Ketoacidosis (dka) Vs Ketosis What’s The Difference?
Although ketosis and ketoacidosis may sound the same, they are two distinct things. We are going to be talking about the difference between ketoacidosis and ketosis and what makes the two diverse from one another. In order to provide a good explanation of what these conditions are and how they affect the body, we must talk about their main common denominator, the ketones. These are organic compounds that the body will provide when it starts to burn stored fat instead of burning glucose or sugar when it requires energy. What is Ketoacidosis? DKA applies to diabetic ketoacidosis and is a complication of type 1 diabetes. Ketoacidosis is a very dangerous condition that makes it difficult for your body to be able to produce a good level of insulin. Your levels of ketones can rise to very dangerous levels, which will also increase your blood sugar. The ketones create a very acidic environment inside your body, and the function of certain organs will be affected severely. It becomes a life-threatening situation when presented with high levels of ketones and excess blood sugar. Anyone not given proper treatment for DKA could end up in a coma and even die. The kidneys and liver are affected more than most other organs, and this can create a very serious health issue. Once a person develops what is known as diabetic ketoacidosis, they will show severe symptoms within as little as 24 hours. When a person has type one diabetes, they are in great danger of developing diabetic ketoacidosis. What is ketosis The best way to explain ketosis is to consider it a very mild form of ketoacidosis, and the truth is that this is not going to be harmful most of the time. In your lifestyle, if you’re on a ketogenic diet nutrition plan or any long-term low-carb diet, you might be experiencing ke Continue reading >>
Which Organ Does Diabetes Affect The Most?
My mother is a diabetic for almost 25 years. She has type-2 diabetes. In April 2015, she was diagnosed with diabetic nephropathy, a complication that manifests in long term diabetics. Besides eyes, kidneys are one of those organs which are worst hit by diabetes in long run. My mother has always abstained from foods which could aggravate her blood sugar levels. She had never sought domestic help for household chores because she knew that mild form of physical activity would help her condition. That is true indeed. The complications that come with diabetes can actually be delayed by leading a healthy lifestyle. Apart from that, diabetics should undergo complete medical checkup in every six months. This is important. Long before she was diagnosed with nephropathy she had been showing some symptoms such as swelling on her face and feet, increase in body weight despite no change in diet, feeling tired and lethargic all day long. These symptoms looked quite normal to us because they had occurred before. She would take some diuretic (medication used to increase urine flow) and swelling would go after sometime. But this time swelling was recurring. This happened during the period of Jan-Mar (2015). One day she fell ill for no apparent reason. Apart from fever, chronic swelling appeared gradually all over her body. She kept taking medicines to alleviate her fever and swelling but it was of little help. Recurring fever was a matter of worry to us and that’s when she got her blood tested. The doctor had the intuition that the problem could be related to kidneys as he knew that my mother was a long term diabetic. Her blood report came as a shock to us. Her blood urea and creatinine were dangerously high. Creatinine was approx 7 mg/dl. Creatinine is a waste which is produced as a Continue reading >>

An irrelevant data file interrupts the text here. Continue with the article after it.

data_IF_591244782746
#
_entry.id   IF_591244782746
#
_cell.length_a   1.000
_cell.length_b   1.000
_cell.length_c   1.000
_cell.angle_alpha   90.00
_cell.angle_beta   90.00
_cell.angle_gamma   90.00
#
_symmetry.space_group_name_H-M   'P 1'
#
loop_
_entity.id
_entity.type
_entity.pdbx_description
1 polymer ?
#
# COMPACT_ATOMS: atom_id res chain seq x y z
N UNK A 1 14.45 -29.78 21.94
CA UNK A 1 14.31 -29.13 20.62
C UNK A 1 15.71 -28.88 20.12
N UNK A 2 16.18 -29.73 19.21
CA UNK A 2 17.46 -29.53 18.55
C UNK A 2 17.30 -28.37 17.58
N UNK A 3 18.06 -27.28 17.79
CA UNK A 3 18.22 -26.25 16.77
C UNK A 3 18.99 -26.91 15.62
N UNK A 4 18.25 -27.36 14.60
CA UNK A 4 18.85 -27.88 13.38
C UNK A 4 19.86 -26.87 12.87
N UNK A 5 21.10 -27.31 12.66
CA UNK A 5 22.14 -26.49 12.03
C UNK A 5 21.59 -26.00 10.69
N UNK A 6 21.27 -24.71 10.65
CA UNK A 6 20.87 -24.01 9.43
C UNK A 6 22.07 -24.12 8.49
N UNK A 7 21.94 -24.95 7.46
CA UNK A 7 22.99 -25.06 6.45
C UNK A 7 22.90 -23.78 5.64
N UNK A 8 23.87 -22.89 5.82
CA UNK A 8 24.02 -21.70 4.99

The Facts Diabetic ketoacidosis (DKA) is a condition that may occur in people who have diabetes, most often in those who have type 1 (insulin-dependent) diabetes. It involves the buildup of toxic substances called ketones that make the blood too acidic. High ketone levels can be readily managed, but if they aren't detected and treated in time, a person can eventually slip into a fatal coma. DKA can occur in people who are newly diagnosed with type 1 diabetes and have had ketones building up in their blood prior to the start of treatment. It can also occur in people already diagnosed with type 1 diabetes that have missed an insulin dose, have an infection, or have suffered a traumatic event or injury. Although much less common, DKA can occasionally occur in people with type 2 diabetes under extreme physiologic stress. Causes With type 1 diabetes, the pancreas is unable to make the hormone insulin, which the body's cells need in order to take in glucose from the blood. In the case of type 2 diabetes, the pancreas is unable to make sufficient amounts of insulin in order to take in glucose from the blood. Glucose, a simple sugar we get from the foods we eat, is necessary for making the energy our cells need to function. People with diabetes can't get glucose into their cells, so their bodies look for alternative energy sources. Meanwhile, glucose builds up in the bloodstream, and by the time DKA occurs, blood glucose levels are often greater than 22 mmol/L (400 mg/dL) while insulin levels are very low. Since glucose isn't available for cells to use, fat from fat cells is broken down for energy instead, releasing ketones. Ketones accumulate in the blood, causing it to become more acidic. As a result, many of the enzymes that control the body's metabolic processes aren't able Continue reading >>